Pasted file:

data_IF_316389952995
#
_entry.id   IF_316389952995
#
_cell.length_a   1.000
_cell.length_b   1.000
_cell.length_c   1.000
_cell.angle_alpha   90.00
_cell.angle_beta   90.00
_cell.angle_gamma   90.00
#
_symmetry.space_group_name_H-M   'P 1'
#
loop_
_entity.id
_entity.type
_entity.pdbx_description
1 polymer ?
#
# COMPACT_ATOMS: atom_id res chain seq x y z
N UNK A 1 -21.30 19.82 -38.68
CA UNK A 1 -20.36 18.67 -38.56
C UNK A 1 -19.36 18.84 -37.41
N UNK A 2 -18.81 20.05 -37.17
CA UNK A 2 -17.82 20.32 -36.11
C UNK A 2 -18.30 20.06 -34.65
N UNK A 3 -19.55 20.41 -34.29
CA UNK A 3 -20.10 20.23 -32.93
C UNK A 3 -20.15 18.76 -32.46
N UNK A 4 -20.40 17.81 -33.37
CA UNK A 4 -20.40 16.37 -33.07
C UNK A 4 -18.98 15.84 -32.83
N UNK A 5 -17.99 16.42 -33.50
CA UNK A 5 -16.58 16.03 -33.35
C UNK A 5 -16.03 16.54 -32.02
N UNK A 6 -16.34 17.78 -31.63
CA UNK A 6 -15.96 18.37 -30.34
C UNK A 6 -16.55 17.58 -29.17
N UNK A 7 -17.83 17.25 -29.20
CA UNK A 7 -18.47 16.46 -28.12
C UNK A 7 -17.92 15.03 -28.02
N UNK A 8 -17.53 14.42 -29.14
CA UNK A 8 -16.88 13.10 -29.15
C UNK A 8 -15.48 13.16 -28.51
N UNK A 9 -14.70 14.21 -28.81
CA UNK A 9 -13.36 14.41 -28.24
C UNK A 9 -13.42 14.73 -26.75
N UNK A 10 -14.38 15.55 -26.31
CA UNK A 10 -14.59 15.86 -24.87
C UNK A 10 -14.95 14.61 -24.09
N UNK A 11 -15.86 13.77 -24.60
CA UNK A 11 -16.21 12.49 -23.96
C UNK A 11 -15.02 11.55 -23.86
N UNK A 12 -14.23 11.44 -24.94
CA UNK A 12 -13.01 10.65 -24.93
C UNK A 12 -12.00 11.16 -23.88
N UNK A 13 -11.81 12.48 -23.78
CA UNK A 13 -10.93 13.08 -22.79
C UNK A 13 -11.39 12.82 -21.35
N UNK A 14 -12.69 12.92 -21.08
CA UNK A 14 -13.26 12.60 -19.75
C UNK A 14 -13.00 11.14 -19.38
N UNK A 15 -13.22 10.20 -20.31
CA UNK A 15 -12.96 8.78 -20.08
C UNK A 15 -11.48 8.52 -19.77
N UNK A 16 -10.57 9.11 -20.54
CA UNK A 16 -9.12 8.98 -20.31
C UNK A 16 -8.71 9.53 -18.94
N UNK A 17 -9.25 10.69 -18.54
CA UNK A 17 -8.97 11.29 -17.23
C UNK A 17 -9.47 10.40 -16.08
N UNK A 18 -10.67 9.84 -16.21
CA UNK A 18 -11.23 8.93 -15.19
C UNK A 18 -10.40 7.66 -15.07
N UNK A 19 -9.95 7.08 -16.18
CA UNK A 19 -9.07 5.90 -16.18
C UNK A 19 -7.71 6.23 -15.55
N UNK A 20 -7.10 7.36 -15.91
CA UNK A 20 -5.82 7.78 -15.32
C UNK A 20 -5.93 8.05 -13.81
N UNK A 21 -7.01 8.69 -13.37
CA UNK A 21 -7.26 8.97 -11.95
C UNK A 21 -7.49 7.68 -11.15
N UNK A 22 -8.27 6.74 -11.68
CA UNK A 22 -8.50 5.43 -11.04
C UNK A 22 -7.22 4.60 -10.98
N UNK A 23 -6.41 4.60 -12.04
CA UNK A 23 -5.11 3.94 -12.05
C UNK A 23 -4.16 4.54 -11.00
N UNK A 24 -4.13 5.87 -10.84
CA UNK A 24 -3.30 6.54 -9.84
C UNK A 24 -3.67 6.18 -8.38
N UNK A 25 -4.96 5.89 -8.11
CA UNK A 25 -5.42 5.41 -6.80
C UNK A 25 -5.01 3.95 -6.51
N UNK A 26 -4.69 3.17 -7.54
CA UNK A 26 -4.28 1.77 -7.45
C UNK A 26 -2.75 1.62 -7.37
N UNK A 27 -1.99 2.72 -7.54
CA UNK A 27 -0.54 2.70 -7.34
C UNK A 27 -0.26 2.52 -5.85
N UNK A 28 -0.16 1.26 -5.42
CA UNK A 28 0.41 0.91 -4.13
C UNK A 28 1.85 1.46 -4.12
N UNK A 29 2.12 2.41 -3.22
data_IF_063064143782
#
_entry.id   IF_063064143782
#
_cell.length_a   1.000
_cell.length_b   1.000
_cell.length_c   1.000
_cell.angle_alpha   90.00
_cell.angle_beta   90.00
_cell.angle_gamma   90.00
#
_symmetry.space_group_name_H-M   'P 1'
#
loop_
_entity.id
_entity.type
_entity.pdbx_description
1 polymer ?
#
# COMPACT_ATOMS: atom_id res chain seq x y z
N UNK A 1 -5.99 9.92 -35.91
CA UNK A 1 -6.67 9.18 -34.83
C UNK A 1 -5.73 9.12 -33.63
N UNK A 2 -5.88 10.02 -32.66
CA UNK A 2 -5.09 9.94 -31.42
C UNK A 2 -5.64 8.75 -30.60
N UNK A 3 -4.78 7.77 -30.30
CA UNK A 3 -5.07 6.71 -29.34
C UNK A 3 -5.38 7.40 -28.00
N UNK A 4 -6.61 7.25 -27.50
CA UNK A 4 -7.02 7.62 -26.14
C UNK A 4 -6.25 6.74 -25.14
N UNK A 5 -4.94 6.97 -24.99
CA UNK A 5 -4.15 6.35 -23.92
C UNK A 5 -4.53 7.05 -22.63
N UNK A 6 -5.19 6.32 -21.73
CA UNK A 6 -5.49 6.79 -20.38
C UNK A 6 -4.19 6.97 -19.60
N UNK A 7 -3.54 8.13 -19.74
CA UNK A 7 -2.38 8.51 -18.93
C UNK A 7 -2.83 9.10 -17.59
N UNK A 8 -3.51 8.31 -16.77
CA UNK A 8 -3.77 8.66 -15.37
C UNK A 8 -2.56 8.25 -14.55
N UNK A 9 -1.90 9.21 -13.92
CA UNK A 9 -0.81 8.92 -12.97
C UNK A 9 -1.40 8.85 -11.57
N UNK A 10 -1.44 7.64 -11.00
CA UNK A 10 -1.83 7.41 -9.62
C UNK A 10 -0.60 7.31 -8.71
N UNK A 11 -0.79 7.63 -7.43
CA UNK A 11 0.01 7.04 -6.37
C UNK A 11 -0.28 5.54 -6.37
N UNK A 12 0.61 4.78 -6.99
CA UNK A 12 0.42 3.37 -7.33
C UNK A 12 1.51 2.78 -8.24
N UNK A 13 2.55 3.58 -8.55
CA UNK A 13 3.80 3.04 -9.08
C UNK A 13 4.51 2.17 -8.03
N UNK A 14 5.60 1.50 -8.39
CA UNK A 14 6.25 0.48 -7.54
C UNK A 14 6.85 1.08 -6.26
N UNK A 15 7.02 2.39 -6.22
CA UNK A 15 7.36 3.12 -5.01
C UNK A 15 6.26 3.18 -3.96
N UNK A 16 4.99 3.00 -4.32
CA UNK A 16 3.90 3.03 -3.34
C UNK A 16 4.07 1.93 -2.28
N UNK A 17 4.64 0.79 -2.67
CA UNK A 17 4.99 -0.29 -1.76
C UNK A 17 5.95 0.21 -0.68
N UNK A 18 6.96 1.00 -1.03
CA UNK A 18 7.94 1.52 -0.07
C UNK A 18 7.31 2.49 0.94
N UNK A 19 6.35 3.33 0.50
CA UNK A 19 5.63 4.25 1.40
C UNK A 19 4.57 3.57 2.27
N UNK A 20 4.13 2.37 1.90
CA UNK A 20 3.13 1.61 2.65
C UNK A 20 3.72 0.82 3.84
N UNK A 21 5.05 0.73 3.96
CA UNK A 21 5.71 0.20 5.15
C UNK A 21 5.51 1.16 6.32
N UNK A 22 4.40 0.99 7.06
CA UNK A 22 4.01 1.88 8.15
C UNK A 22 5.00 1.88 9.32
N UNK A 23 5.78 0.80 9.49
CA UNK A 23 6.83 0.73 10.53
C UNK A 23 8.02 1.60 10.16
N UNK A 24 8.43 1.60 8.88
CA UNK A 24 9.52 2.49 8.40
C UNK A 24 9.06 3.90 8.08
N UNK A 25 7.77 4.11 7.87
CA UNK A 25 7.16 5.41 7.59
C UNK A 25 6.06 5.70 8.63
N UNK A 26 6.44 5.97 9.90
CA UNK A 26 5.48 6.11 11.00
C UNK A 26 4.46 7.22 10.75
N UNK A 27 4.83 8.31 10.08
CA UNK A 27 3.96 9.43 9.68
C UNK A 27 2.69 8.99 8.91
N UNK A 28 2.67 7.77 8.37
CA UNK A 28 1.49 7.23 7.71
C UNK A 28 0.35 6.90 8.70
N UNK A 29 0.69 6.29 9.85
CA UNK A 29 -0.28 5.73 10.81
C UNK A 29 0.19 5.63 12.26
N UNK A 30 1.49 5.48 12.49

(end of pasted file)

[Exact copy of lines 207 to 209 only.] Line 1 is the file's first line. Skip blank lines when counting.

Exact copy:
N UNK A 28 2.67 7.77 8.37
CA UNK A 28 1.49 7.23 7.71
C UNK A 28 0.35 6.90 8.70